I fostered a poodle rescued from a puppy mill last Fall and these three little lambs are reminding me of the exact first day that I met Suzy. I had to carry her in my arms for the entire first walk we ever took together. Even though it is heart-wrenching to see them like this now, the good part is that once they find a loving home and are taken care of, they will recover really quickly! It was a surprise to me but it only took Suzy about two months to become just like another dogs you see at the park. So, let's be happy for them that they are now rescued!

  9. Anonymous says:

    http://www.youtube.com/watch?v=t7O1P7Y97HQ&feature=relmfu

  10. Joanne says:

    Welcome to the world of and the results of the Amish and Mennonite puppy mills. These ones are the lucky ones, they made it out alive. I saw one Amish puppy miller on a show who cut off the foot of a pomeranian that had got its foot stuck in the chicken wire floor of its cage rather than cut the chicken wire. He amputated the pom's foot with wire cutters and thought nothing of it. They need to be put out of business. When I got Pilar she was being fed birdseed and expected to produce litter after litter after litter.

  11. Anonymous says:

    Poor little things!!!

  12. Anonymous says:

    I juSt don't understand how humans can be so cruel!!!!

  13. GoLightly says:

    OSPCA will tell you no laws are being broken. None are. Horrific, what is considered suitable and adequate care for an animal. Thank you for posting, and thank you for the you-tube link. That was appalling. But again, it is NOT illegal in Canada.
    Factory farming is done with any species you care to "manufacture". Machines made of flesh, to these people. Many, not just the Amish, are guilty of this thinking. Money making packets of protein. Love doesn't enter the equation.
    Thank you for rescuing them. They will come around, with time and patience and love.

  14. Anonymous says:

    Have they found homes yet?

  15. Fred says:

    Anonymous, no they haven't yet. Two were just put into adoption today and the third hopefully in a week or so.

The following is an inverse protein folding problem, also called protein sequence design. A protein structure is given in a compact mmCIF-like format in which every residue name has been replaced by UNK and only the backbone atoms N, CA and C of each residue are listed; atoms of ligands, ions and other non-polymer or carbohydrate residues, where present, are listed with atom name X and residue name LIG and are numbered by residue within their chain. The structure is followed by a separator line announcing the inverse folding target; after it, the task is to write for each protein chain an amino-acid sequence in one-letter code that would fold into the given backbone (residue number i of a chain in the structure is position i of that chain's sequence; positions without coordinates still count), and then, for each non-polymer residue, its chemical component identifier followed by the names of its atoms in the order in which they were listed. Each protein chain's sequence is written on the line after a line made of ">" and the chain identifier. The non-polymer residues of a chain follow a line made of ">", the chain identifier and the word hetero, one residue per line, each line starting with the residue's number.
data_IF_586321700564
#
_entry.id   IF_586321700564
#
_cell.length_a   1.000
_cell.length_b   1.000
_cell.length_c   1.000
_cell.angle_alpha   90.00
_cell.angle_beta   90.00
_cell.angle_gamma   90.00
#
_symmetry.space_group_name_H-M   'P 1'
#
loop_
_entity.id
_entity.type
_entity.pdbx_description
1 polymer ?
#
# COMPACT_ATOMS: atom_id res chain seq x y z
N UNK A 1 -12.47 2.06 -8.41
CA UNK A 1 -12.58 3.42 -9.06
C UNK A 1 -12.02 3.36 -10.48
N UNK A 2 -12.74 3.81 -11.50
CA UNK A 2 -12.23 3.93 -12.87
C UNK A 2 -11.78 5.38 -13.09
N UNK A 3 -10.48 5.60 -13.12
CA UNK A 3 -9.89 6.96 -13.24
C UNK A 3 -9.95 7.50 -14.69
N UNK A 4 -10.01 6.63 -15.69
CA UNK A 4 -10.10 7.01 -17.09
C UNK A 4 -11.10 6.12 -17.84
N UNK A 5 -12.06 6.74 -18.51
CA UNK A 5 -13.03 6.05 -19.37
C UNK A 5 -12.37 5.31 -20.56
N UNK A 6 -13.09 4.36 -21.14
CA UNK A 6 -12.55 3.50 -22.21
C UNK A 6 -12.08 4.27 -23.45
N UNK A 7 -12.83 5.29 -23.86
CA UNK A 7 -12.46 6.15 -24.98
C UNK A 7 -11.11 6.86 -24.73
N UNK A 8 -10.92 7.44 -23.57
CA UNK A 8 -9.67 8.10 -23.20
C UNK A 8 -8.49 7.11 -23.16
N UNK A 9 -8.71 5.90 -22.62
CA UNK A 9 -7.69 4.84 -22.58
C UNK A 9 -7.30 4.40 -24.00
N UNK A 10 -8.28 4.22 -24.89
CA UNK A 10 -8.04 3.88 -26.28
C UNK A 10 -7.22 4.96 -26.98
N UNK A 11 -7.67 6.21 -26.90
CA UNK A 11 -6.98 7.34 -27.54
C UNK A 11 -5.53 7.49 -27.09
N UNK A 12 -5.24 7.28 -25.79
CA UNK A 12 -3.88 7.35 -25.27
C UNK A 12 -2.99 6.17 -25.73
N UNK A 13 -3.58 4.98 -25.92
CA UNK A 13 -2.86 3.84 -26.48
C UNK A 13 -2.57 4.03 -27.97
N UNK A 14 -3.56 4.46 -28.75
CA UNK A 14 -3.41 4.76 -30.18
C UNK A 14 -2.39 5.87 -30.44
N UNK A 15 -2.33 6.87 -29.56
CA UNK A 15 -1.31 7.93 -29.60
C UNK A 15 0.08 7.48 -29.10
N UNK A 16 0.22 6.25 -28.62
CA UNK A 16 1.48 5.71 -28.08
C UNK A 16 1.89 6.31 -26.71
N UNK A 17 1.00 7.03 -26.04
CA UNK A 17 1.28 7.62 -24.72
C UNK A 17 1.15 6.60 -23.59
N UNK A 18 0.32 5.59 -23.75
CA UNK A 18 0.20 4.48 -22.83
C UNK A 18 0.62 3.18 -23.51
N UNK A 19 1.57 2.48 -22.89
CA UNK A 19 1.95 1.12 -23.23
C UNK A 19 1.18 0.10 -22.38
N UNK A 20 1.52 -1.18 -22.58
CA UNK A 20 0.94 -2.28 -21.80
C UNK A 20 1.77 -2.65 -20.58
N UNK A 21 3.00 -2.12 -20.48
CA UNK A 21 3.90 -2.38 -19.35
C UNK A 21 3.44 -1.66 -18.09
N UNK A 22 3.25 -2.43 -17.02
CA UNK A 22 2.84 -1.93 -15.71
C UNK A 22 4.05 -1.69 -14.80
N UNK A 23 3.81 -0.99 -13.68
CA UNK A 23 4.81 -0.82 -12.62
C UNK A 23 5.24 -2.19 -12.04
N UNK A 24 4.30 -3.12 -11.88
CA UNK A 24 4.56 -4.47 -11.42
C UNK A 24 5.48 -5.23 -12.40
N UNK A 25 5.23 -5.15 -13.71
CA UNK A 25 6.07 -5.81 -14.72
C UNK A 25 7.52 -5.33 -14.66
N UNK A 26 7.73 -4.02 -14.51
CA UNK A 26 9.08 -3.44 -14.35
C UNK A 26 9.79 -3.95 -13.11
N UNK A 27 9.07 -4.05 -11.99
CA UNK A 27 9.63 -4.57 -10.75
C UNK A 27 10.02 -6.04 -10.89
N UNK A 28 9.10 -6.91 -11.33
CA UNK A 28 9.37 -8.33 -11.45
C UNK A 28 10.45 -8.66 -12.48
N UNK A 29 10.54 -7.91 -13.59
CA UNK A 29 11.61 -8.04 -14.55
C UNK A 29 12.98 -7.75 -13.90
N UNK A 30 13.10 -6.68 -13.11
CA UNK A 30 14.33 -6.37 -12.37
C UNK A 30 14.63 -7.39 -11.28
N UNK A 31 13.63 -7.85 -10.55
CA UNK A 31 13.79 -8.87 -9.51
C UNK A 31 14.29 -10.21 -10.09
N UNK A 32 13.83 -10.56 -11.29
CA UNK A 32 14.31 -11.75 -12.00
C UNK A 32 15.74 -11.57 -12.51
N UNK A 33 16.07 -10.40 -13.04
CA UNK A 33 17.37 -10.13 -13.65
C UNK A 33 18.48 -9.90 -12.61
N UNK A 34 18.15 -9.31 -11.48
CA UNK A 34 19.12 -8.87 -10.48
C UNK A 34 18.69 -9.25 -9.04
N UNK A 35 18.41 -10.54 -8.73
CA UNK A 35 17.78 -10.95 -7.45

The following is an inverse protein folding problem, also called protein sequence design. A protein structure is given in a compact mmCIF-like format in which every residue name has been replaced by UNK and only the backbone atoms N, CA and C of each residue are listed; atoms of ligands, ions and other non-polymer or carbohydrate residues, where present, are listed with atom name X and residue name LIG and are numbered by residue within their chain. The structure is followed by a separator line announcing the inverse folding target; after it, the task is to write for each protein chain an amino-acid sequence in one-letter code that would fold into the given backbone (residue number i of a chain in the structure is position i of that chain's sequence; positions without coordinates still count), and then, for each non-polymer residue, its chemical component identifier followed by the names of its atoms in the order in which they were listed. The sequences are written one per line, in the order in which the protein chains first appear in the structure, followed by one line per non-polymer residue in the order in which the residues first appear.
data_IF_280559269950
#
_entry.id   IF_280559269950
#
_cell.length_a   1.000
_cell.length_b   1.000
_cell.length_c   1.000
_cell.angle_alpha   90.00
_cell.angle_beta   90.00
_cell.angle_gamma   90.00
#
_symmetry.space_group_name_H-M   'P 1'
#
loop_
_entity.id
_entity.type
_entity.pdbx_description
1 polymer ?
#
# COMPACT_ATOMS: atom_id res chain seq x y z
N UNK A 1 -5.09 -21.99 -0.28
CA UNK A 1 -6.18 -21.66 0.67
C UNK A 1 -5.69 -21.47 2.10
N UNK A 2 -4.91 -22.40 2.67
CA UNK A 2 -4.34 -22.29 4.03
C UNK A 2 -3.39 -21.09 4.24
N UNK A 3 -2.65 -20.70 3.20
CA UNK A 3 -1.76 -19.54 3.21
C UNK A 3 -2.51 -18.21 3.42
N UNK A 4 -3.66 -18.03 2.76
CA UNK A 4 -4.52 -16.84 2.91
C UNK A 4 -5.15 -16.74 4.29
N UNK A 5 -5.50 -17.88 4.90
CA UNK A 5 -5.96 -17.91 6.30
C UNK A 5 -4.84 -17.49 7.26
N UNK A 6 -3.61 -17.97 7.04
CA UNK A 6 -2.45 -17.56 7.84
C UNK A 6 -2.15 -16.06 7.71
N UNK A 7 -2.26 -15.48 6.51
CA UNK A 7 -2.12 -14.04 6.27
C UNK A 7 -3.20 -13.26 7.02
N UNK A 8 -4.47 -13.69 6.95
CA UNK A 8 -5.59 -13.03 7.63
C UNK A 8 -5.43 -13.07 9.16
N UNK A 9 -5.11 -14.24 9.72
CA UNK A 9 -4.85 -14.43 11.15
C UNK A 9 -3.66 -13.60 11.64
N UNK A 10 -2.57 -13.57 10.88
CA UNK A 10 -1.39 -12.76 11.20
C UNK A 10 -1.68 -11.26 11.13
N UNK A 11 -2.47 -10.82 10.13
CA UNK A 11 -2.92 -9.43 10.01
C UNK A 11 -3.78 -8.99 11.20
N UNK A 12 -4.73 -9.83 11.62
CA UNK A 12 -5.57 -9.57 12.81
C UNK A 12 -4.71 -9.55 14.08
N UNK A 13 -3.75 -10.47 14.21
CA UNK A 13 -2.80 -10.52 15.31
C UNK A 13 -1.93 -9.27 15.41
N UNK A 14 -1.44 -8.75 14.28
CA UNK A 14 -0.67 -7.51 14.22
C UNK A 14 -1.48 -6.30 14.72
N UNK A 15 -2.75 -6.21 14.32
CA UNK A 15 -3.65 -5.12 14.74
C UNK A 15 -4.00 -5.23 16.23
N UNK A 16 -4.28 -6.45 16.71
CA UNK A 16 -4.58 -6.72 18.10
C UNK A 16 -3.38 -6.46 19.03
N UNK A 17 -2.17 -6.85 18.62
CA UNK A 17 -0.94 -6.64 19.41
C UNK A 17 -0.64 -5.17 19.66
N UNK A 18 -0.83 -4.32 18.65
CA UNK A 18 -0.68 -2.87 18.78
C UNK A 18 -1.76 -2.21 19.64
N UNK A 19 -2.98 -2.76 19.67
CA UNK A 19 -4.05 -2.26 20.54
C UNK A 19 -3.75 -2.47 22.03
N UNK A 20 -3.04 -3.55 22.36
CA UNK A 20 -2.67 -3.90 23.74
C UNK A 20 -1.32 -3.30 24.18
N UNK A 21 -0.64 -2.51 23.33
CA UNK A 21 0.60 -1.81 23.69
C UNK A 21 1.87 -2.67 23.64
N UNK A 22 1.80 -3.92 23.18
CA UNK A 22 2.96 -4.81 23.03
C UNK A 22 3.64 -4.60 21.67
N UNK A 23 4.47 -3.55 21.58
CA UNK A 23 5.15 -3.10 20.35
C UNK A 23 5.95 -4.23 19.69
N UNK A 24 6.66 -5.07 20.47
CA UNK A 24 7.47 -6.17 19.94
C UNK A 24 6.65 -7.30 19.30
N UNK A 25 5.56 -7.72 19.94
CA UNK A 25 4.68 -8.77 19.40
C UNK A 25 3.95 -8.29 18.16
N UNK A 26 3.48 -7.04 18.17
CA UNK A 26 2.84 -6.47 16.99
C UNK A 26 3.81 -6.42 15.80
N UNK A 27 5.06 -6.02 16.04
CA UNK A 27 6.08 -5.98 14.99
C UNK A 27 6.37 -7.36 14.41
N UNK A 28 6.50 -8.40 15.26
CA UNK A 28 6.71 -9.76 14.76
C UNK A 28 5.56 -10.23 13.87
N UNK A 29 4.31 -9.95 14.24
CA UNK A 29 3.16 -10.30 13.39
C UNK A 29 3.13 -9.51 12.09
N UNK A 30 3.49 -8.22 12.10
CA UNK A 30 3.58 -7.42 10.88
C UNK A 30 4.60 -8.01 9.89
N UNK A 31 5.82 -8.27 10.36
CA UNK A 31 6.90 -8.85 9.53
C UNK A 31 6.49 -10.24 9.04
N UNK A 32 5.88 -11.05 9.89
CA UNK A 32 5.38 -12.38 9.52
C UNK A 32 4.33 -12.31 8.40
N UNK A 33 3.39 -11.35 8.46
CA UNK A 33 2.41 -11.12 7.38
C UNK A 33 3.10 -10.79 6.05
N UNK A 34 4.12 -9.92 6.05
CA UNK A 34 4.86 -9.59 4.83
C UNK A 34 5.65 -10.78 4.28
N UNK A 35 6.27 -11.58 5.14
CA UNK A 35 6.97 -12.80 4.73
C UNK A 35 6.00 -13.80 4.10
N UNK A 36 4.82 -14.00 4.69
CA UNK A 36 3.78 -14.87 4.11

16. Anonymous says:

    Oh, I'm so glad they've found homes. For all the cruel people out there, they're outnumbered by kind and loving ones.

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A request

The reason for this blog is to help get specific dogs adopted from TAS but equally important is to try to normalize the idea of shelter dogs being just as good and just as desirable as any other dogs including those which are regularly merchandised by backyard breeders, puppy millers and those few remaining pet store owners who still feel a need to sell live animals. The single greatest stigma shelter animals still face is the belief that shelter animals are substandard animals. Anyone who has had enough experience with shelter animals knows this is untrue but the general public hasn't had the same experiences you've had. They see a nice dog photo in a glossy magazine and too many of them would never think of associating that dog with a dog from a shelter. After all, no one abandons perfectly good dogs, right? Unfortunately, as we all know, perfectly good dogs are abandoned all the time.

The public still too often associates shelter dogs with images of beat up, sick, dirty, severely traumatized animals and while we definitely sometimes see victims such as these, they are certainly not the majority and, regardless, even the most abused animals can very often be saved and made whole again.

Pound Dogs sometimes discusses the sad histories some of the dogs have suffered. For the most part, though, it tries to present the dogs not as victims but as great potential family members. The goal is to raise the profiles of animals in adoption centers so that a potential pet owner sees them as the best choice, not just as the charity choice.

So, here's the favour I'm asking. Whenever you see a dog picture on these pages you think is decent enough, I'd like you to consider sharing it on Facebook or any other social media sites you're using (I know many of you do this already and thank you for that). And when you share it, please mention that the dog in the photo is a shelter dog like so many other shelter dogs waiting for a home. If we can get even five percent of the pet buying public to see shelter dogs differently, to see how beautiful they are and how wonderful they are, and to consider shelter dogs as their first choice for a new family member, we can end the suffering of homeless pets in this country.